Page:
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  • Radiographic Response in Metastatic Brain Lesions Treated with Stereotactic Radiosurgery

    Final Number:

    Alireza Mohammad Mohammadi MD; Pablo F. Recinos MD; Michael A. Vogelbaum MD, PhD; Samuel T. Chao MD; Robert J. Weil MD; Gene H. Barnett MD; John H. Suh; Gennady Neyman; Lilyana Angelov MD

    Study Design:

    Subject Category:

    Meeting: Congress of Neurological Surgeons 2012 Annual Meeting

    Introduction: Stereotactic radiosurgery (SRS) is one of the mainstays of treatment for patients with brain metastases (BM). Radiographic response to SRS has been reported to be between 85-95% based upon measurement of maximum tumor diameter, but studies evaluating treated lesions with use of volumetric measurements have been lacking. We used volumetric measurements to evaluate the radiographic response of BMs after SRS, and evaluated a series of prognostic factors for response.

    Methods: A group of patients with 5 or more BM that were being evaluated for another study were used for this analysis. 116 patients (763 BMs total) were treated, using the RTOG 9805 dosing protocol, between 1999 and 2010 with SRS at the Cleveland Clinic. Volumetric measurements were made on day of treatment and first follow-up MRIs with use of BrainLAB IPlan software. Volume changes greater than 20% were used as the threshold for tumor change. Statisical evaluations included univariate and multivariate analyses.

    Results: Lung cancer was the most common pathology (44%,332/763) and 145 lesions (19%) were radio-resistant tumors (RCC, melanoma). Median tumor volume was 0.14cc (range: 0.01-36.1). Overall, 80%(615/763) of the lesions shrank after SRS, 14%(103/763) remained stable, and 6%(45/763) enlarged. Notably, 33%(251/763) of lesions completely resolved after SRS. Radio-resistant lesions responded less well than non-radio-resistant tumors (88% versus 95%; p=0.001). In addition, resolving tumors tended to be smaller (median volume: 0.05 cc versus 0.28 cc, p<0.0001), non-radio-resistant (37% versus 14%; p<0.0001), and had less conformal treatment plans (median conformality ratio: 2.15 versus 1.92; p<0.0001).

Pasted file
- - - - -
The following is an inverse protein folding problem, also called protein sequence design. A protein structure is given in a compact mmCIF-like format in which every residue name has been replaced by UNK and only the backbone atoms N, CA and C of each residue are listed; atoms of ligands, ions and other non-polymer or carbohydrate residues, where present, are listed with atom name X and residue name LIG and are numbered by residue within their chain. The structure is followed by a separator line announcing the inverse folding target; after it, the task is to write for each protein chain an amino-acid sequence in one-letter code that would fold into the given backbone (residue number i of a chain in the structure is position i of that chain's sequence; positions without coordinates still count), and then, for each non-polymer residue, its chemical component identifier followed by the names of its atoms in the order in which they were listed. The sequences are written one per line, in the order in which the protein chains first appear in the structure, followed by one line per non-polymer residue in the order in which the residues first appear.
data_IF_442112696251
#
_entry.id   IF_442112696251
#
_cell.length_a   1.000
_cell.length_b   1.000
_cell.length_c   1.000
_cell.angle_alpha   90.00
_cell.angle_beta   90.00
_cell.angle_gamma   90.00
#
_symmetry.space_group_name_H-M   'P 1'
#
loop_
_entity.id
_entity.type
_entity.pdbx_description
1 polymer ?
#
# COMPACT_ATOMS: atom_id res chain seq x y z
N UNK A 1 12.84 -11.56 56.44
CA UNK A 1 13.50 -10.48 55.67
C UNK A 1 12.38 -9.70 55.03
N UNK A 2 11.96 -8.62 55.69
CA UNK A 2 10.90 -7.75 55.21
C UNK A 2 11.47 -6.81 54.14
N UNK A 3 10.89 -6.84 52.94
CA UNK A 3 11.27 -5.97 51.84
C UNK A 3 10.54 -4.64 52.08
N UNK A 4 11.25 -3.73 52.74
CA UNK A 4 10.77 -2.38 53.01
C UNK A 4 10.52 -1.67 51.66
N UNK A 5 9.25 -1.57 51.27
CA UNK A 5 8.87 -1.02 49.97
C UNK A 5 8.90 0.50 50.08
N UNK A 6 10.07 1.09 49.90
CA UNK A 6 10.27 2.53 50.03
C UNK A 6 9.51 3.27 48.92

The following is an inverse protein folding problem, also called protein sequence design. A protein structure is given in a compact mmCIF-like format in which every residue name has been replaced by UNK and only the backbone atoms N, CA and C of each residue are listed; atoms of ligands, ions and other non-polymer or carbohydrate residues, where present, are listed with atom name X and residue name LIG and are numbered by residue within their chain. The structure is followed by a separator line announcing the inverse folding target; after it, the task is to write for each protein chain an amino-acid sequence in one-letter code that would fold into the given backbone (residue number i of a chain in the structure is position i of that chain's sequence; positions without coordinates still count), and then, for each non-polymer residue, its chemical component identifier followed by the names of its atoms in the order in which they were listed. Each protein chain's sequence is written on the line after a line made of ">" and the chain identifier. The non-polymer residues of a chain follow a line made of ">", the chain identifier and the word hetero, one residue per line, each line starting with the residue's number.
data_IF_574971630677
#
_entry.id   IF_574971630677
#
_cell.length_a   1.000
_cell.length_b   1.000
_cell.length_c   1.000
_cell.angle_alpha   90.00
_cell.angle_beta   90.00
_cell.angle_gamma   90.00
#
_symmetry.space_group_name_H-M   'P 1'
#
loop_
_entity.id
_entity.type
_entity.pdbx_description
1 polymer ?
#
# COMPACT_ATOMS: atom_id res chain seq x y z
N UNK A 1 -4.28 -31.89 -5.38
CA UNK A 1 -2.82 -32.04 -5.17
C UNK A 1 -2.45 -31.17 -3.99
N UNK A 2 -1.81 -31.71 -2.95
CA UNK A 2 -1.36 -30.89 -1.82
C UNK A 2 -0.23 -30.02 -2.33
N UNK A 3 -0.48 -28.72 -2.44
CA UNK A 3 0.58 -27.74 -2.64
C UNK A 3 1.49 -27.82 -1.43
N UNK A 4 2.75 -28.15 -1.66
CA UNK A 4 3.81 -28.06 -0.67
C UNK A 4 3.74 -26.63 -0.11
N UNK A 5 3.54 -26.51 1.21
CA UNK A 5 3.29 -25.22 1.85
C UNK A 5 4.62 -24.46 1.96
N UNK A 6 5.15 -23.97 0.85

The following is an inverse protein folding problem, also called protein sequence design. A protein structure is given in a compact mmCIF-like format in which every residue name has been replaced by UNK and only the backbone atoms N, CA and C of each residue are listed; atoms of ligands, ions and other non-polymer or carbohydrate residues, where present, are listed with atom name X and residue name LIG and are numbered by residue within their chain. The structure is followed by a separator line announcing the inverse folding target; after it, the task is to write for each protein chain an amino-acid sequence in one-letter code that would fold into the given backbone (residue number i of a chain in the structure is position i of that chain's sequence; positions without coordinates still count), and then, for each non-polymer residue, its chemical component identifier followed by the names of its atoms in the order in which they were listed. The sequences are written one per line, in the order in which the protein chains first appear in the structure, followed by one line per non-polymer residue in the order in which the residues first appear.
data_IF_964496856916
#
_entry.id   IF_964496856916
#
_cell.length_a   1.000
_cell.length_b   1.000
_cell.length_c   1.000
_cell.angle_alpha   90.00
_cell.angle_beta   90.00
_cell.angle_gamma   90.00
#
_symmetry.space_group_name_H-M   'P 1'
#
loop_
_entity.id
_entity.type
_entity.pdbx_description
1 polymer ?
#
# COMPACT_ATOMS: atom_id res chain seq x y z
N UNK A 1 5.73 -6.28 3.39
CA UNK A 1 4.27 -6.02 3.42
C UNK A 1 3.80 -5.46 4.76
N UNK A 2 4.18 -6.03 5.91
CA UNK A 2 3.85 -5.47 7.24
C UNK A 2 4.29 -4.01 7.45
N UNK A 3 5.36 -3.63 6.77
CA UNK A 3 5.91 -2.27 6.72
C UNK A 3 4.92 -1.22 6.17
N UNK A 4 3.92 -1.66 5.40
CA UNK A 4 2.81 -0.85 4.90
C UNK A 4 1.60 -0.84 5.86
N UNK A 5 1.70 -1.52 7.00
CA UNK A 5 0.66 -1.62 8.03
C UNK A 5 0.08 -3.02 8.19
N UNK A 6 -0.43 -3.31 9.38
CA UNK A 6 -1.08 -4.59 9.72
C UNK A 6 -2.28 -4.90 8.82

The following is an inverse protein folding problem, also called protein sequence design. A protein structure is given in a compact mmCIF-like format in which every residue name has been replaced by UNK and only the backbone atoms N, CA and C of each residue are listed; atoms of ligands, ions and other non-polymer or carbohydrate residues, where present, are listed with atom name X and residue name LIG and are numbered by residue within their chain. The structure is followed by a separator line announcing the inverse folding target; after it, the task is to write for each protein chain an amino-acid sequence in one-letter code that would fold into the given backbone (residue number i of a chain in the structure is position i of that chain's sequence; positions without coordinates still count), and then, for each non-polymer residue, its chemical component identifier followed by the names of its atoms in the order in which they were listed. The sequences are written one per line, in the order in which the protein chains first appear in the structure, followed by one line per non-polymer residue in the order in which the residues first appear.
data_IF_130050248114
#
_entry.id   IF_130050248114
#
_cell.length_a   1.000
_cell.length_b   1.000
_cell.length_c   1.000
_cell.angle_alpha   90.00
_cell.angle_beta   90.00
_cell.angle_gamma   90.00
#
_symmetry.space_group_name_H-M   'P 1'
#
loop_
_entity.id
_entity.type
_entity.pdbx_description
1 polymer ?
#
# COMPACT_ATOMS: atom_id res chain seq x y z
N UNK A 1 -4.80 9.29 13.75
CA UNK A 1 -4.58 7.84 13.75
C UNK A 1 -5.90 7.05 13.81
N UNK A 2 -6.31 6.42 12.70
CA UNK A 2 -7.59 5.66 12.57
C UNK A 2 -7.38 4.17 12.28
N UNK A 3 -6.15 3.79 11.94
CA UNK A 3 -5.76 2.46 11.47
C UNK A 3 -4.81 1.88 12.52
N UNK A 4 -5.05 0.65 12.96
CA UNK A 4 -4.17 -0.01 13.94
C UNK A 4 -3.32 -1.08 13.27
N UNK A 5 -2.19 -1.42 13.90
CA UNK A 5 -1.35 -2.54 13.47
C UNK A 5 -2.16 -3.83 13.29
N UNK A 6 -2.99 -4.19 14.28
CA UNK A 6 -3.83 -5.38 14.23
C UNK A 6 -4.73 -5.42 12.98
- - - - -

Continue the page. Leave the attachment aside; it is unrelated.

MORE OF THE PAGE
Conclusions: When measured volumetrically, BMs treated with SRS had a favorable response rate (shrinkage + stable) of 94% on initial post-SRS MRI. Primary tumor pathology was the most important factor in radiographic response of BM to SRS. In addition, smaller tumors, non-radio-resistant pathology, and those treated with less conformal plans had a greater chance to resolve completely.

    Patient Care: It would be helpful by determining more precise responses to treatment after SRS in brain metastases and defining associated predicive factors

    Learning Objectives: Precise volumetric measurement results to determine tumor volume changes after SRS and prognostic factors contributed to it.


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